· Weather Resistance
Use a good quality cable that can endure the vagaries of weather if the charging station is planned for the outdoors. Ensure that it has outdoor ratings and good insulation and that it is also resistant to weather. This will make the entire charging setup long-lasting and secure through thick and thin.
If you went by these factors, you would be in a position to choose the right EV charge cables that make the EV experience even better.
What is the Best Length EV Charging Cable for Home Charging?
Choosing the best length for an EV charging cable at home is key to balancing convenience and safety. It should be long enough to reach from your EV charger to your car's charging port, without causing tangles or hazards.
Here's a simplified guide:
- Measure the Distance: See how far your parking spot is from the charger, including any charger and port heights.
- Parking Flexibility: If the parking is done slightly differently at times, perhaps slightly more length is more flexible.
- Charging Port Position: The port's location on your EV affects the needed cable length. Front ports generally require shorter cables than rear ports.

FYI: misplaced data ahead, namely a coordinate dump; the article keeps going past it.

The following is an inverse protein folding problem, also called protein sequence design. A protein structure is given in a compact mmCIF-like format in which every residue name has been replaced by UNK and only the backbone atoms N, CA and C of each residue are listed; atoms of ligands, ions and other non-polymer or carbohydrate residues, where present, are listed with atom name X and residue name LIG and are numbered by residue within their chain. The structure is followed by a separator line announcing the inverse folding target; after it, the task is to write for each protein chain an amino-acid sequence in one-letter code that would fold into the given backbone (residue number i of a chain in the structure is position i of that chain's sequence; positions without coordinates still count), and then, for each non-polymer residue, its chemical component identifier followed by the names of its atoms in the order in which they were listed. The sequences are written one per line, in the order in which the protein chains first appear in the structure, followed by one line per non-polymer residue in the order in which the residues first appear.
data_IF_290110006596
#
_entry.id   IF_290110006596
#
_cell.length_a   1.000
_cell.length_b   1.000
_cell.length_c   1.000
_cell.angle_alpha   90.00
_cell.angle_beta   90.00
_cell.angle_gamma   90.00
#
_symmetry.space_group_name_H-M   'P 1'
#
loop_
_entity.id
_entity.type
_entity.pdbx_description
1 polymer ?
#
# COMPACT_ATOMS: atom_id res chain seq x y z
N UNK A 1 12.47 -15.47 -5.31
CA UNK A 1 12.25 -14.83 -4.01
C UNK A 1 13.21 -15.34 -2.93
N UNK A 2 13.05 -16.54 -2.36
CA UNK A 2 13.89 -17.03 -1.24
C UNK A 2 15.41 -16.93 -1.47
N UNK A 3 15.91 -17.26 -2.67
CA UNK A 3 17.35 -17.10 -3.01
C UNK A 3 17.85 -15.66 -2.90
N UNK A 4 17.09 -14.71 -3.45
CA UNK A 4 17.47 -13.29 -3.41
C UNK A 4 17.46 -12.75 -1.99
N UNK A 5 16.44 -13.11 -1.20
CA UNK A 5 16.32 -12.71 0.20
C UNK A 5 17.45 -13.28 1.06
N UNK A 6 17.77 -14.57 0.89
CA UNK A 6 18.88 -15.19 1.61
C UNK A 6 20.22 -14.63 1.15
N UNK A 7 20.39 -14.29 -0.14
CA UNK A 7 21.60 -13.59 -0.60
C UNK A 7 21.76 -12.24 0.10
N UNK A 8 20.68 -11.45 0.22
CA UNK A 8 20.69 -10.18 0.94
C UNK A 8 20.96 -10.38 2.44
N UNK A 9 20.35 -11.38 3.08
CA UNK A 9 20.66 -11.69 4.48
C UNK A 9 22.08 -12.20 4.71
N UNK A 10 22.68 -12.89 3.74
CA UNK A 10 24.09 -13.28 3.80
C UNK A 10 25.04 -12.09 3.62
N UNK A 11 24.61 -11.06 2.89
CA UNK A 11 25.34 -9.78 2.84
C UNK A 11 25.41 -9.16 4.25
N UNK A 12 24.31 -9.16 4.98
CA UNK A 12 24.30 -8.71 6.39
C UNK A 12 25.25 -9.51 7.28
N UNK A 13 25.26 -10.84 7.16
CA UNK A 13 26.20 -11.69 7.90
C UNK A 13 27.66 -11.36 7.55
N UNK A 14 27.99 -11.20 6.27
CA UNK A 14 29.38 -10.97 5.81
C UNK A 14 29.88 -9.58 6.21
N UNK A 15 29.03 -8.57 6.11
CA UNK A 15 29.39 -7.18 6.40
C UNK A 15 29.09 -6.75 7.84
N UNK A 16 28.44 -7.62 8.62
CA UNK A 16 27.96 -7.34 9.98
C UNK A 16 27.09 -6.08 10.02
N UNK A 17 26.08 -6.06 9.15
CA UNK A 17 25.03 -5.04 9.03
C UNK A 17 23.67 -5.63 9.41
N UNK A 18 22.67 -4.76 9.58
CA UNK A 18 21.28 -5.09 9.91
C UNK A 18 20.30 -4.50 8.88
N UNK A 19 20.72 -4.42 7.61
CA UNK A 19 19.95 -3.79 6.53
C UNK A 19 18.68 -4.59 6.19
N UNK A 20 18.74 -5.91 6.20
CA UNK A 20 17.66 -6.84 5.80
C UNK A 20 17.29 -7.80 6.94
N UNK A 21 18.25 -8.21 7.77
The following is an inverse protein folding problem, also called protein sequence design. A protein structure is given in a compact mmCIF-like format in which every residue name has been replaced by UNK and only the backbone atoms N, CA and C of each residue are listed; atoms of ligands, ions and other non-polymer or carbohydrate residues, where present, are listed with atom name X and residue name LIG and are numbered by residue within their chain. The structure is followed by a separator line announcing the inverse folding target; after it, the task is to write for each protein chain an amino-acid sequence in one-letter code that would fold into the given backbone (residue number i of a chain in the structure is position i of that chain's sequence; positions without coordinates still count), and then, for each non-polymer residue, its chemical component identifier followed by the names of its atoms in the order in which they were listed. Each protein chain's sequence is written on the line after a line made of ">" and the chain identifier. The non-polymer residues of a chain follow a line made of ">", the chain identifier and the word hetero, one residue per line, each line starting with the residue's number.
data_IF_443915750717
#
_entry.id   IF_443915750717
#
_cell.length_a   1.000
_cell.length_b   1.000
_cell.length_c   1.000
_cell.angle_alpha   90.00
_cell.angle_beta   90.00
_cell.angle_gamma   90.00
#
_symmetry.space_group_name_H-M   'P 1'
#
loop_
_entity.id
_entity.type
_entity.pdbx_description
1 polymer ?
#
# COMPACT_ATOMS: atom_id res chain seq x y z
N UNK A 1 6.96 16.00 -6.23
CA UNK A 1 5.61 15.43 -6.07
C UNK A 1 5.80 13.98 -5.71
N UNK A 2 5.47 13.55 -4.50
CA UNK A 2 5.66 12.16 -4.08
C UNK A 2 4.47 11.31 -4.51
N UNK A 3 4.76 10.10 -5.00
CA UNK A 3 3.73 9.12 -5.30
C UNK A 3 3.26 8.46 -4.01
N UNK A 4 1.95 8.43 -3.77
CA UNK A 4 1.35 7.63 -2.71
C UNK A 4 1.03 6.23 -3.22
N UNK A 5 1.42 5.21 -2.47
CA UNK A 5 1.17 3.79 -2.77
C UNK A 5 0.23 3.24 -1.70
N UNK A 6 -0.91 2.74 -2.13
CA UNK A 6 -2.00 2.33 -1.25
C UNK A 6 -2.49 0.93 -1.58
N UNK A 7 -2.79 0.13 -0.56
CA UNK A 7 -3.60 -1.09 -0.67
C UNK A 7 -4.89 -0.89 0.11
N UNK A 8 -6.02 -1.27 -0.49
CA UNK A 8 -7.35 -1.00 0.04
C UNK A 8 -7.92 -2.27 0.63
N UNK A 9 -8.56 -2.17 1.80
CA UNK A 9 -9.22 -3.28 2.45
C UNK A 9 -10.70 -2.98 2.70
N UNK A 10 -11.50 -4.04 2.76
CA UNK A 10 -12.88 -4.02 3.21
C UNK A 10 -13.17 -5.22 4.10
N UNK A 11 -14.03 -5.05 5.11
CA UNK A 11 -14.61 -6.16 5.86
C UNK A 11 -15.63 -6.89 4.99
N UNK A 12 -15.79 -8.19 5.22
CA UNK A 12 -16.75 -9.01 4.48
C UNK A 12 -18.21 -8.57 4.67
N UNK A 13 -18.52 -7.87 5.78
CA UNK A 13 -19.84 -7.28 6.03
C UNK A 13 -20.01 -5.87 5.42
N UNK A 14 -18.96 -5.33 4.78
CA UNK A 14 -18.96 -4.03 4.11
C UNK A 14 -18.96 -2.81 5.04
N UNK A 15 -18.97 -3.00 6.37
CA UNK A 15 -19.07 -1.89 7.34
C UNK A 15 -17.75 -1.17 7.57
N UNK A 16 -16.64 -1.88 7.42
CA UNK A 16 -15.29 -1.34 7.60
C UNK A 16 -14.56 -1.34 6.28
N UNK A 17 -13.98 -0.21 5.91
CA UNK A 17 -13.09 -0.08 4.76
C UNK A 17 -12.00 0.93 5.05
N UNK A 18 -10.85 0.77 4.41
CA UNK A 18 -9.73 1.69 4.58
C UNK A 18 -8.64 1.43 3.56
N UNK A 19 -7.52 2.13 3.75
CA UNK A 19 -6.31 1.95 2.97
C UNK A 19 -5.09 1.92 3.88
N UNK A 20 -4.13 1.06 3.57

- Safety and Convenience: Avoid overly long cables to prevent management issues and safety risks.
- A 5 to 7 meters (16 to 23 feet) cable suits most home setups, offering enough reach for various parking styles without being unwieldy.
- For unique situations like distant chargers or inconvenient port positions, up to 10 meters (about 33 feet) may be necessary.
Selecting the appropriate cable length for electric vehicle chargers for home ensures efficient charging and maintains a tidy, hazard-free charging area.
How Can I Save Money By Getting A Type 2 To Type 2 Cable?
A Type 2 to Type 2 cable refers to a category of electric vehicle (EV) charging cable, ideally meant for use in connecting an EV with a Type 2 charging port to a Type 2 charging station.
So, it can be appreciated that this is the type of cable widely used in electric car charging in Europe, and with increasing adaption in other regions because of its compatibility with a large number of EVs and charging infrastructure.